The first review of “Saving Simon: How A Rescue Donkey Taught Me The Meaning Of Compassion,” came in yesterday, it was from Kirkus Review, a prestigious place that alerts publishers and bookstores and movie people to special books. It caught the spirit of the book beautifully, and in several different ways:
How a Rescue Donkey Taught Me the Meaning of Compassion
Author: Jon Katz
Review Issue Date: September 15, 2014
Online Publish Date: August 26, 2014
Price ( Hardcover ): $25.00
Publication Date: October 7, 2014
ISBN ( Hardcover ): 978-0-345-53119-3
Another chapter in the life of Bedlam Farm. Well-known for his stories about his dogs, Katz (Who Speaks for the Carriage Horses: The Future of Animals in Our World, 2014, etc.) now writes about a new animal who unexpectedly entered his life, Simon the donkey.
A victim of animal abuse, Simon was rescued from certain death by animal control officers and the local police. Harbored in an old hog pen, with wooden pallets his only protection from the rain and snow, Simon was stuck up to his shoulders in mud and his own manure, covered in rat bites and lice, and not expected to live through the night. Delivered to Bedlam Farm, Katz and his wife, Maria, poured their love and kindness into the donkey and administered to his wounds on a daily basis. In return, “Simon came to life in stages, slowly, unfurling like one of those slow-motion videos of buds opening in the spring.”
The invaluable lesson Simon taught Katz was compassion, for not only the animals he encountered, but also for the men and women in his life, including the farmer who abandoned Simon to his fate in the hog pen and Katz’s mother, who had emotionally abandoned Katz during his childhood.
Full of reflections on the interactions, both physical and emotional, between animals and humans, Katz’s story revolves around Simon and includes the moments when old dogs die, the arrival of a new border collie and the slow integration of a blind pony into life at Bedlam Farm. More introspective than previous stories, perhaps reflecting his desire for a slower pace in life, this book handles the emotional highs and lows of living with animals with empathy and thoughtfulness, forcing readers to re-examine their own meanings of compassion and mercy. A heartwarming tale of rescue and redemption.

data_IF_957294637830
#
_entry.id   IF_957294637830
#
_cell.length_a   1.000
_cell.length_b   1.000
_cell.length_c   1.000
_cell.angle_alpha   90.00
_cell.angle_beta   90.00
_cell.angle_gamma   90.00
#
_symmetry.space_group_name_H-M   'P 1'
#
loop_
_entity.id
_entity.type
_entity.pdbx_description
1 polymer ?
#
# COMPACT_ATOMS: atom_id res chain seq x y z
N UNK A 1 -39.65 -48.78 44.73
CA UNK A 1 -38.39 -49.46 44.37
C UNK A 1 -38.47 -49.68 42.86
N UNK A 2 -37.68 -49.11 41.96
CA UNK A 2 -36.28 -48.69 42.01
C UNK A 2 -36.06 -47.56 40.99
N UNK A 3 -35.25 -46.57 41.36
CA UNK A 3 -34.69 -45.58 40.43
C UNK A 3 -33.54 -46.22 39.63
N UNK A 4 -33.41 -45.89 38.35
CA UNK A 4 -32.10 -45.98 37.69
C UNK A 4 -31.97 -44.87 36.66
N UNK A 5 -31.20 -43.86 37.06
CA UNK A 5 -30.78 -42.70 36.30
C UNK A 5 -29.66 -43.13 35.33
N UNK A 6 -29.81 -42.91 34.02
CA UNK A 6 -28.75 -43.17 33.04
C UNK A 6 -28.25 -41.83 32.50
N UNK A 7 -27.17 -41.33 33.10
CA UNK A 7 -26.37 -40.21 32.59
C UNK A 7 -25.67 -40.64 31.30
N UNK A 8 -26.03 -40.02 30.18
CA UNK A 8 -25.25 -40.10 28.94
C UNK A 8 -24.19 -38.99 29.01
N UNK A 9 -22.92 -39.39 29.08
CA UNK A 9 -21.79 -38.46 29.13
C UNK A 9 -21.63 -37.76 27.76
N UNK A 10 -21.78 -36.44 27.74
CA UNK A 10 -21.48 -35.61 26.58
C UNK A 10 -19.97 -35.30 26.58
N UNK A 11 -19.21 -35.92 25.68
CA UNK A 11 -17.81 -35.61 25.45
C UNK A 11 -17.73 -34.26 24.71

The book will be published on October 7, and Simon and I will be doing a joint signing together at the second Bedlam Farm Open House on Columbus Day Weekend at Bedlam Farm, one week later. I’m going to fence off a corner of the yard and Simon and I will sign the books alongside one another – bring carrots.
In fact, we are thinking of honoring Simon by calling the Open House the “Saving Simon Open House,” he is a wonderful symbol for the spirit of the farm and our hopes and wishes for it. Simon, as the review says was saved from near death by the police and brought to our farm, where he has healed and thrived. I wish the people who think the Carriage Horses In New York were abused had been here to see Simon when he arrived, that was what abuse it.
I’m excited about “Saving Simon.” People can order and pre-order
the book from Battenkill Books, my local bookstore and I will sign and personalize any copy purchased there. Connie has ordered 1,000 copies of “Saving Simon” and I mean to top that. You can call the store at 518 677-2515 or e-mail them at [email protected]
. They take Paypal and ship anywhere in the world. I might do an early Sunday book signing at Battenkill Books
doing the Open House weekend also.
The Open House is meant to embody the spirit of Bedlam Farm – encouragement and creativity. Maria and other artists will be selling art, I’ll be doing sheep-herding demos and guiding people through donkey tours. The donkeys love Open Houses, they get lots of carrots and hugs. Details on Maria’s website
. In addition, a large group of people from the Creative Group At Bedlam Farm
on Facebook will also be coming, they are warriors for creativity and encouragement. More later.